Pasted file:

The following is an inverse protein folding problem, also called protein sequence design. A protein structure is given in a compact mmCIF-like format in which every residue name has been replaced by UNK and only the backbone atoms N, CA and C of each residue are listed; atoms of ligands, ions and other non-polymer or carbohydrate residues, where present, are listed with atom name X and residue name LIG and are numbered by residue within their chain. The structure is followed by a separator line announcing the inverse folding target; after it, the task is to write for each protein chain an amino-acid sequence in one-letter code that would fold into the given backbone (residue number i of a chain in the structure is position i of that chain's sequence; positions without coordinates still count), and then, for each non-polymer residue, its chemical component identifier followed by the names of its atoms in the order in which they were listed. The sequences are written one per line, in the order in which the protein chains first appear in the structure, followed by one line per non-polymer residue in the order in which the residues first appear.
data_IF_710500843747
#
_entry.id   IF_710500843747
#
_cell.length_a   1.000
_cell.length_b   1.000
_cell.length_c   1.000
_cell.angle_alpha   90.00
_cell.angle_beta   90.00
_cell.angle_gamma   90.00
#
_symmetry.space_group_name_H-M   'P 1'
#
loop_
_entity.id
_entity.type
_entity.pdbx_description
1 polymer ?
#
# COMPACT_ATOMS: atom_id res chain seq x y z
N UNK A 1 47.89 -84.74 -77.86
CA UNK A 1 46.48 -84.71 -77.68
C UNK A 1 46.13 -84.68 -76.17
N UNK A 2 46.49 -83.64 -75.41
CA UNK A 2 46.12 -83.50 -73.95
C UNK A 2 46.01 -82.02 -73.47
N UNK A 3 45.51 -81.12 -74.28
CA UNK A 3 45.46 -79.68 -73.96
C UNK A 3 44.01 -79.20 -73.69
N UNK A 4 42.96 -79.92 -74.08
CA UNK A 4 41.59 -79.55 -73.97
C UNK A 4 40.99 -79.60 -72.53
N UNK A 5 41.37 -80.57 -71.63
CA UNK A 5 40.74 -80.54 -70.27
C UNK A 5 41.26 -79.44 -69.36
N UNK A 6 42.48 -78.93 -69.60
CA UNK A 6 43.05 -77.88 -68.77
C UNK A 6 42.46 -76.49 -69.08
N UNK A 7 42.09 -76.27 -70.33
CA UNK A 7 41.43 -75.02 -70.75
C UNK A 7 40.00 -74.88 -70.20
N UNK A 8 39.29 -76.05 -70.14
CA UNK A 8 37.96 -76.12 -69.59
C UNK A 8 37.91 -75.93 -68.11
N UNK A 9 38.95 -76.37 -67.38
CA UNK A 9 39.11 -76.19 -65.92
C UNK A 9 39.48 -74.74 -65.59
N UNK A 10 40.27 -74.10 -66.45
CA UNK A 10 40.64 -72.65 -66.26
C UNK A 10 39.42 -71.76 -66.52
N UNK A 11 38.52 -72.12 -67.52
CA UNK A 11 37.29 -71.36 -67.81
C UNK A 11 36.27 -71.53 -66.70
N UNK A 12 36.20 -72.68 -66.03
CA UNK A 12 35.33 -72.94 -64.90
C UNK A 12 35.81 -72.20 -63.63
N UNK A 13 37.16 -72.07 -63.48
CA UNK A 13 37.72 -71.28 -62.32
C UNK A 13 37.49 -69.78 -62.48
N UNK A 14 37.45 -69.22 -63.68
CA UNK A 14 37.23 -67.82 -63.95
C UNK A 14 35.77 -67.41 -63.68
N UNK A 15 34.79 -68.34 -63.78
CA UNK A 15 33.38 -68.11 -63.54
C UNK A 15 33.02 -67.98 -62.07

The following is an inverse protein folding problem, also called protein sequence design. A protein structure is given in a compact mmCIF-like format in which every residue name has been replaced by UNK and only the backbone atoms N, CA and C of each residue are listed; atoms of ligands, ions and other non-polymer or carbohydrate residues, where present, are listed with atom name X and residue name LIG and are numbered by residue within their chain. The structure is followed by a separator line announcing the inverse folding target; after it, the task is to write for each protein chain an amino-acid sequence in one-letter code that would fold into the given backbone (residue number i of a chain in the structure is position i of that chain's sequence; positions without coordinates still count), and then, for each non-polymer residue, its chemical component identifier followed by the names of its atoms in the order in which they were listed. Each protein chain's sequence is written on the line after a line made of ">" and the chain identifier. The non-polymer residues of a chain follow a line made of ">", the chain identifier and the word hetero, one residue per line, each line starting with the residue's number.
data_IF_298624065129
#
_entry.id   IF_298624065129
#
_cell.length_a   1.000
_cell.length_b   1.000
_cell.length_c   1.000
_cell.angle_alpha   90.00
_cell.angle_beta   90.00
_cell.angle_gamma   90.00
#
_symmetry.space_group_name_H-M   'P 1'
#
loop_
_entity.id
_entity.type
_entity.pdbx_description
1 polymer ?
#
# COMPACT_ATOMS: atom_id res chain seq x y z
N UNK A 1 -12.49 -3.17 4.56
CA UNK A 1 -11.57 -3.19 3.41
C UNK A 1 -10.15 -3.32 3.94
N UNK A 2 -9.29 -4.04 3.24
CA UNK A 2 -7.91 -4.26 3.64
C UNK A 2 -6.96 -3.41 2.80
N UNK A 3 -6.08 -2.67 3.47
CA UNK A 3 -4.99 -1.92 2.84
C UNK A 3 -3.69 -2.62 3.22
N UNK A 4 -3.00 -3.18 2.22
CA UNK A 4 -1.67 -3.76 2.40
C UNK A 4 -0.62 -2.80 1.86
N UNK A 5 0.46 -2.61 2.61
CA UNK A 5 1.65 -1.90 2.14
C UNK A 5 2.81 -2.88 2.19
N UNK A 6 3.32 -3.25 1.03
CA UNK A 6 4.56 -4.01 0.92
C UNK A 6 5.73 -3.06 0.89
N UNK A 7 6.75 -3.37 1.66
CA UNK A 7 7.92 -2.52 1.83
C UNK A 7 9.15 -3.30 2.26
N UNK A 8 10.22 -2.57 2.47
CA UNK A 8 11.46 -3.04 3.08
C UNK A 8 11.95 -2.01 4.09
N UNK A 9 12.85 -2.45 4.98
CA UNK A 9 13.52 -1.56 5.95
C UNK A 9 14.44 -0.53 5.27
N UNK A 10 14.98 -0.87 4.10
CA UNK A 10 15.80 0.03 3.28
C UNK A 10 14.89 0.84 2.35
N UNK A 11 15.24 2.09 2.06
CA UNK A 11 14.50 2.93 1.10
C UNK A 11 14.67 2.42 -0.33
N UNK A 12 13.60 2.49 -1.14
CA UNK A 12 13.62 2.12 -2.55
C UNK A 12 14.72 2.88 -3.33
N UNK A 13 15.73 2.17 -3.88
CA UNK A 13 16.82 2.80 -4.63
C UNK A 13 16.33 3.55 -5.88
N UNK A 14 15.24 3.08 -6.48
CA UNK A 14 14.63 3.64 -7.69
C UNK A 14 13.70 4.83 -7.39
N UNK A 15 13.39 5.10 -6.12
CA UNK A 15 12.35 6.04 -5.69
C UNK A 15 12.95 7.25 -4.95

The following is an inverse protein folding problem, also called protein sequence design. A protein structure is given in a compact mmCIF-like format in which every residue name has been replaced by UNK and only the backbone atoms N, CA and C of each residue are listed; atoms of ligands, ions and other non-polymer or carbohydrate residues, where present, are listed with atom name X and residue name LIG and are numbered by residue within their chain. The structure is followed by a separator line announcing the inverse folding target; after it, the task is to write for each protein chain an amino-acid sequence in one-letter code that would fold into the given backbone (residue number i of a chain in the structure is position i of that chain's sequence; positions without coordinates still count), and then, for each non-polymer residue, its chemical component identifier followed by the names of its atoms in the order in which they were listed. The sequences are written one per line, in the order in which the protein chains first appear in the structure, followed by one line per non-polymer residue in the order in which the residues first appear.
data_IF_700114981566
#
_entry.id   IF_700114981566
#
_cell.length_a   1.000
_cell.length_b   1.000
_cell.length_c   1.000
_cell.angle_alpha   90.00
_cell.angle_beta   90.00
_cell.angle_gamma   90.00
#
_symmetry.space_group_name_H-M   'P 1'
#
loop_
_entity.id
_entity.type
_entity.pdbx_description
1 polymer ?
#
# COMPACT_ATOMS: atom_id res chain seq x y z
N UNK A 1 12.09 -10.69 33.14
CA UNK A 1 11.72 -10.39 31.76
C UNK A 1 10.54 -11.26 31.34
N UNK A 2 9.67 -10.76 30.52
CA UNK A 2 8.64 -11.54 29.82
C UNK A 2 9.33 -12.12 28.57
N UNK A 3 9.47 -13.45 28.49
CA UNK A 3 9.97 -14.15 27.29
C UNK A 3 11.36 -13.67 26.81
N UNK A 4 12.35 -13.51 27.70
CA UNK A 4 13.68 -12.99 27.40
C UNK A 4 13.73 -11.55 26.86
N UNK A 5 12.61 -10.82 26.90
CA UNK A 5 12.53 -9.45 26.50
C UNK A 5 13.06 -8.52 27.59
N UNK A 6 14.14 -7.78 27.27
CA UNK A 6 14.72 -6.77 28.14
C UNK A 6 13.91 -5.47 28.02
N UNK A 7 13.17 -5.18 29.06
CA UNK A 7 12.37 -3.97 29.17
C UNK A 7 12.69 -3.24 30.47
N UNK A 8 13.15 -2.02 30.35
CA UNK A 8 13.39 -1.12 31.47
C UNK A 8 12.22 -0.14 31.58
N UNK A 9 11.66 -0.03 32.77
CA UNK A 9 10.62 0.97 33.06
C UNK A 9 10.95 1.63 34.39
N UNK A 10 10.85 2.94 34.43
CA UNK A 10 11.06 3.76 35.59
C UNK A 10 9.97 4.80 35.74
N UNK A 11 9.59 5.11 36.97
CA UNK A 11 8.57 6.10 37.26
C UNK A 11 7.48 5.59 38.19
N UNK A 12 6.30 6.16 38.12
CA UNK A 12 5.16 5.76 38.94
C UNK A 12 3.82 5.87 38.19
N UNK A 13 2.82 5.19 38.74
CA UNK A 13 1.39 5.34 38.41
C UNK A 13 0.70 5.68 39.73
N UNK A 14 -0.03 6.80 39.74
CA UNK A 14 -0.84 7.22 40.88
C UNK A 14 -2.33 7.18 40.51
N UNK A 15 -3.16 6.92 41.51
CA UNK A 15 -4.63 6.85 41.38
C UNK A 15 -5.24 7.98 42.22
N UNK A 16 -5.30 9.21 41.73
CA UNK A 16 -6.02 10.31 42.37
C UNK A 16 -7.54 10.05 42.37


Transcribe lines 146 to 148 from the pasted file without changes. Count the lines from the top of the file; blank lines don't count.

#
loop_
_entity.id